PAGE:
Every six to nine months, The Ex and I decide that a catch-up coffee is in order.
This time around was brought about by a text message I sent after seeing his apparent twin on the street... something akin to "Were you just on Main Street?"
When his (tres, tres jealous, as some of you may remember) girlfriend texted me back from his phone, I knew he was in trouble.
And in trouble he was, as I found out from him the next day, when he told me that my clearly salacious text had led to her accusations of our secret plans to get back together.
I guess he assumed we might as well meet for coffee in the aftermath of her regular bouts of insecurity, rather than face another round at a later date.
Meetings with him are always rife with an odd contrast of sorts. A lot about him is familiar-- the smell of his car, or the way in which he orders his coffee. Yet the talk always feels so shallow. We are usually able to make it about an hour by virtue of sheer catch-up-- the lives of ourselves and others-- marriages, babies, houses purchased, job changes, holidays, and so forth. At around the hour point, after we've gotten down to the updates on grandparents, things start to get a little slow, and we veer into "Are you excited about the new Batman?" territory.
There is also a contrast in our manner of tackling conversations about our current partners. I circle around it a little bit, using terms such as "we" to describe my life. He asks me no questions. While talking about the city's rental market, I mention nonchalantly that the Duke and I are living together, he winces almost automatically, and tries to cloak it by an artificially casual "oh yeah". He avoids the relationship small talk, and jumps head first into the deep end, going into the same story he tells on each of our biannual meetings about her jealousy and their arguments. I feel as though I am being baited, and thus bite my tongue, though I can't help but retort "She does know that women make up 51% of the population, right?" when he tells me she was angry about him going to a beach without her because there would be girls there.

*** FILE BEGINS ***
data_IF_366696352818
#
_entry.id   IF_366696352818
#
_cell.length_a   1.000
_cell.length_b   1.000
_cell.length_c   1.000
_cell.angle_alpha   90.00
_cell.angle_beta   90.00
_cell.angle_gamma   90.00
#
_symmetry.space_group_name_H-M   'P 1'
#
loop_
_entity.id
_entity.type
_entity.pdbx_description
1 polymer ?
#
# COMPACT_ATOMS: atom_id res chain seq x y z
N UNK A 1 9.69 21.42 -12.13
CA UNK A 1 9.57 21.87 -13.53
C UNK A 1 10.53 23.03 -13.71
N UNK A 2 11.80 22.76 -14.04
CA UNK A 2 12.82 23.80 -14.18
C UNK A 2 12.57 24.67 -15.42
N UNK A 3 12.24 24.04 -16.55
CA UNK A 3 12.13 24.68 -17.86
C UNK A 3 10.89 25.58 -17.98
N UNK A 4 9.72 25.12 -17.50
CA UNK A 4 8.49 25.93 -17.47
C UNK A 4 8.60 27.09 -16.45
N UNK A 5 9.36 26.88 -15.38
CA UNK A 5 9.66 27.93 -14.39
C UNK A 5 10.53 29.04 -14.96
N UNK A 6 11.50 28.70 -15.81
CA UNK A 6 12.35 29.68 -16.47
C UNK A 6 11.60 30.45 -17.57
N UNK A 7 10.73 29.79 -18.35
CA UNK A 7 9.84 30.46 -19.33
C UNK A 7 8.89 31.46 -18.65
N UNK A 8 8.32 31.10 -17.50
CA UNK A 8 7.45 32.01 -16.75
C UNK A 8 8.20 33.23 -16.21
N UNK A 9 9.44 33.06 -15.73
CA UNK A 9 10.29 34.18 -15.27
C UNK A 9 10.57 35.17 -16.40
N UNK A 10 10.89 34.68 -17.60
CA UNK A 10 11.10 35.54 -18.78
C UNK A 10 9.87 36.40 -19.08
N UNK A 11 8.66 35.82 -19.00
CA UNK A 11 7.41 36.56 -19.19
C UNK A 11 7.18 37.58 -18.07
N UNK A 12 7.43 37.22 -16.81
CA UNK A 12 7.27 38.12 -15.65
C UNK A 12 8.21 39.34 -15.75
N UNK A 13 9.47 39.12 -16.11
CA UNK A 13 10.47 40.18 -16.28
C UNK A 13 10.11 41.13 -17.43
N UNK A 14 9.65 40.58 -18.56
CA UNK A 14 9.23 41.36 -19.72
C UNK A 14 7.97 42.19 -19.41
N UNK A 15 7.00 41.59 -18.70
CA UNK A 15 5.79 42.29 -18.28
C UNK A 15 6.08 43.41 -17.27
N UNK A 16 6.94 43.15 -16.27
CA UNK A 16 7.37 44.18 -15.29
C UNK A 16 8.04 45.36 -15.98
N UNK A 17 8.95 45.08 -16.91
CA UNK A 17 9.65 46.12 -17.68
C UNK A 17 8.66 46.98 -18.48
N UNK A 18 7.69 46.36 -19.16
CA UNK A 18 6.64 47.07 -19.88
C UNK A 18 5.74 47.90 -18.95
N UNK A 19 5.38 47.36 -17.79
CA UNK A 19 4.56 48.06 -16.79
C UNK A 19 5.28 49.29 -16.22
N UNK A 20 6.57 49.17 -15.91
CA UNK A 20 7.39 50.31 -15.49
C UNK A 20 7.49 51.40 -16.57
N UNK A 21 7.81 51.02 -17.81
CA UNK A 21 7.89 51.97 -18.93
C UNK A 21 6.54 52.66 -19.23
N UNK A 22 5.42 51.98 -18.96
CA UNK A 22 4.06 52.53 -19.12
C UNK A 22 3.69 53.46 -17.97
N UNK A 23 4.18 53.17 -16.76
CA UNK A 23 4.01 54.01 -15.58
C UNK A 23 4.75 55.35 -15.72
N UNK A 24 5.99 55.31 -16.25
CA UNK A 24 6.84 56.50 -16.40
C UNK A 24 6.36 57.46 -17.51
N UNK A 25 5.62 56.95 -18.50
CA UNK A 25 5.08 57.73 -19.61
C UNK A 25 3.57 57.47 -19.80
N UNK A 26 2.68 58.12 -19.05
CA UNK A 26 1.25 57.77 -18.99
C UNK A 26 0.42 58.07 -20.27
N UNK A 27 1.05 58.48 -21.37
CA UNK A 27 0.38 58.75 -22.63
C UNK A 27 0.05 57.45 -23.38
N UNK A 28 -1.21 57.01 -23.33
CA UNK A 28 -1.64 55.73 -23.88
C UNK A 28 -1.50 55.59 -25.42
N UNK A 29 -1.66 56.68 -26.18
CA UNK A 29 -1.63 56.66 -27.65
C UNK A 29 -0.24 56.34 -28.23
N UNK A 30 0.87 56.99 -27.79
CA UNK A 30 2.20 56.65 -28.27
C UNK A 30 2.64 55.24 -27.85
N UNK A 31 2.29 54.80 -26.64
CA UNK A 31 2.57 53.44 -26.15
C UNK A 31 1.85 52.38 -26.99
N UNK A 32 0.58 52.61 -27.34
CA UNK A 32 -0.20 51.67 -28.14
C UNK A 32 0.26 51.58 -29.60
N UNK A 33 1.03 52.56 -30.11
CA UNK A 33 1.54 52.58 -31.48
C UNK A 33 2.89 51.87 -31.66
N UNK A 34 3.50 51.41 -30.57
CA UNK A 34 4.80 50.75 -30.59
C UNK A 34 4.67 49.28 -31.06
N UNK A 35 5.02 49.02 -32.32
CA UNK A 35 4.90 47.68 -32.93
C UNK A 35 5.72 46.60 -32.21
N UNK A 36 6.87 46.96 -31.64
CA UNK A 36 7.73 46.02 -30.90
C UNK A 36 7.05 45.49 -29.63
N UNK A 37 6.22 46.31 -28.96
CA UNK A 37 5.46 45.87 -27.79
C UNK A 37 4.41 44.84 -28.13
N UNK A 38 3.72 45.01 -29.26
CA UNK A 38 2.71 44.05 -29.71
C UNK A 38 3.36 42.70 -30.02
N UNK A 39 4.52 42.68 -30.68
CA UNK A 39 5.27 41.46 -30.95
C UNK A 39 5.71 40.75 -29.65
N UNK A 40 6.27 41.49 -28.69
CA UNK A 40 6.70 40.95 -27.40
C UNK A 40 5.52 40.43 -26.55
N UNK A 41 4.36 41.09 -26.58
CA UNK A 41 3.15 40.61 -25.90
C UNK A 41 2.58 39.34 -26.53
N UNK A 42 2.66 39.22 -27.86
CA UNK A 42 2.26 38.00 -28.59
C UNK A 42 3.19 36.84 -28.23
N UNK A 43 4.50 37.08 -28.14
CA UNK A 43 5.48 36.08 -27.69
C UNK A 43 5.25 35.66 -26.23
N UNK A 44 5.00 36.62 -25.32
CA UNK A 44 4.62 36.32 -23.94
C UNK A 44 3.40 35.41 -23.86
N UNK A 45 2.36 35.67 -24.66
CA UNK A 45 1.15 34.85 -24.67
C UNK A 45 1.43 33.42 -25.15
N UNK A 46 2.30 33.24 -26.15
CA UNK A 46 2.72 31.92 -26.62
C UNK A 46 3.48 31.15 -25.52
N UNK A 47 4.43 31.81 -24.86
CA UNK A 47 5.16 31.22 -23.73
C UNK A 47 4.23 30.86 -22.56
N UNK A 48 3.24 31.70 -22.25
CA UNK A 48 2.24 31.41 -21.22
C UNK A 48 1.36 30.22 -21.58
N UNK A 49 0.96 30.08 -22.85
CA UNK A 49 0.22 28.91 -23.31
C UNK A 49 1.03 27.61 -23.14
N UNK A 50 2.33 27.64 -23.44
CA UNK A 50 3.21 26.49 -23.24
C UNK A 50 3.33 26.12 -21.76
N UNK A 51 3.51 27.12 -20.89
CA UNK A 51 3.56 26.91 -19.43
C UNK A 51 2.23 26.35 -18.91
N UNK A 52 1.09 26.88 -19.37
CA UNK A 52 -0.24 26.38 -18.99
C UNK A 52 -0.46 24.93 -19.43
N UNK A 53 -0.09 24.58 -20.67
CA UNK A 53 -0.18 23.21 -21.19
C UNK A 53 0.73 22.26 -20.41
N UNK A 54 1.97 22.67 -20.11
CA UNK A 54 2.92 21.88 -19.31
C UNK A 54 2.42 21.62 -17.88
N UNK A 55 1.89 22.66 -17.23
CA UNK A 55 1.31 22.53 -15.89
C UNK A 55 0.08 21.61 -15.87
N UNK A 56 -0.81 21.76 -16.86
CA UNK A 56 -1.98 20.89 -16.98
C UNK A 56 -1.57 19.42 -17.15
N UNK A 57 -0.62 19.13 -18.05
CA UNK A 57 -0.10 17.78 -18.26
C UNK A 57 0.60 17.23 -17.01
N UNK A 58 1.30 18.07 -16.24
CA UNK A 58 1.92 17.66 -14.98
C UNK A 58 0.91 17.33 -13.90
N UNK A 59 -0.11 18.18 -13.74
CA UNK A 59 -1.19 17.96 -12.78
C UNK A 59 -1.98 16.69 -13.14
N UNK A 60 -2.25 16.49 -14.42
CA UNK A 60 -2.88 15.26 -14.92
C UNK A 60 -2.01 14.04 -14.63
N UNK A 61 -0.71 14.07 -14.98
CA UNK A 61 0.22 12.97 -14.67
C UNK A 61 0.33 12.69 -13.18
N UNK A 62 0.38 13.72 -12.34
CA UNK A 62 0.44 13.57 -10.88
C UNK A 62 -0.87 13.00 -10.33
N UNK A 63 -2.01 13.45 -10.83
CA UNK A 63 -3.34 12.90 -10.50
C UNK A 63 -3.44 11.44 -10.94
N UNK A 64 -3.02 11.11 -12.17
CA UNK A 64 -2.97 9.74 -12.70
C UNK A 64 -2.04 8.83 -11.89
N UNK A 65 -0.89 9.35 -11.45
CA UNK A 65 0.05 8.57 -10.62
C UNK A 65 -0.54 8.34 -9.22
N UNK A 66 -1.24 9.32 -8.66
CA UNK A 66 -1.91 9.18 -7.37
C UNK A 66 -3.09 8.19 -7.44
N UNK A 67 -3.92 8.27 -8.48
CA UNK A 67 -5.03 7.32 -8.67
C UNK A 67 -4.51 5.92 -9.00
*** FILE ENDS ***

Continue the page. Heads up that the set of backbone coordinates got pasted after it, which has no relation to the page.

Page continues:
We end things before we cross the uncomfortable silences line, with a smile, and a vow to meet up again in the next six months or so. He adds in "... which should be the next time I'm allowed to see you."
And although I do appreciate the light level of contact that we have been able to maintain, as I ride the train back home, I can't help but wonder what we talked about for six years.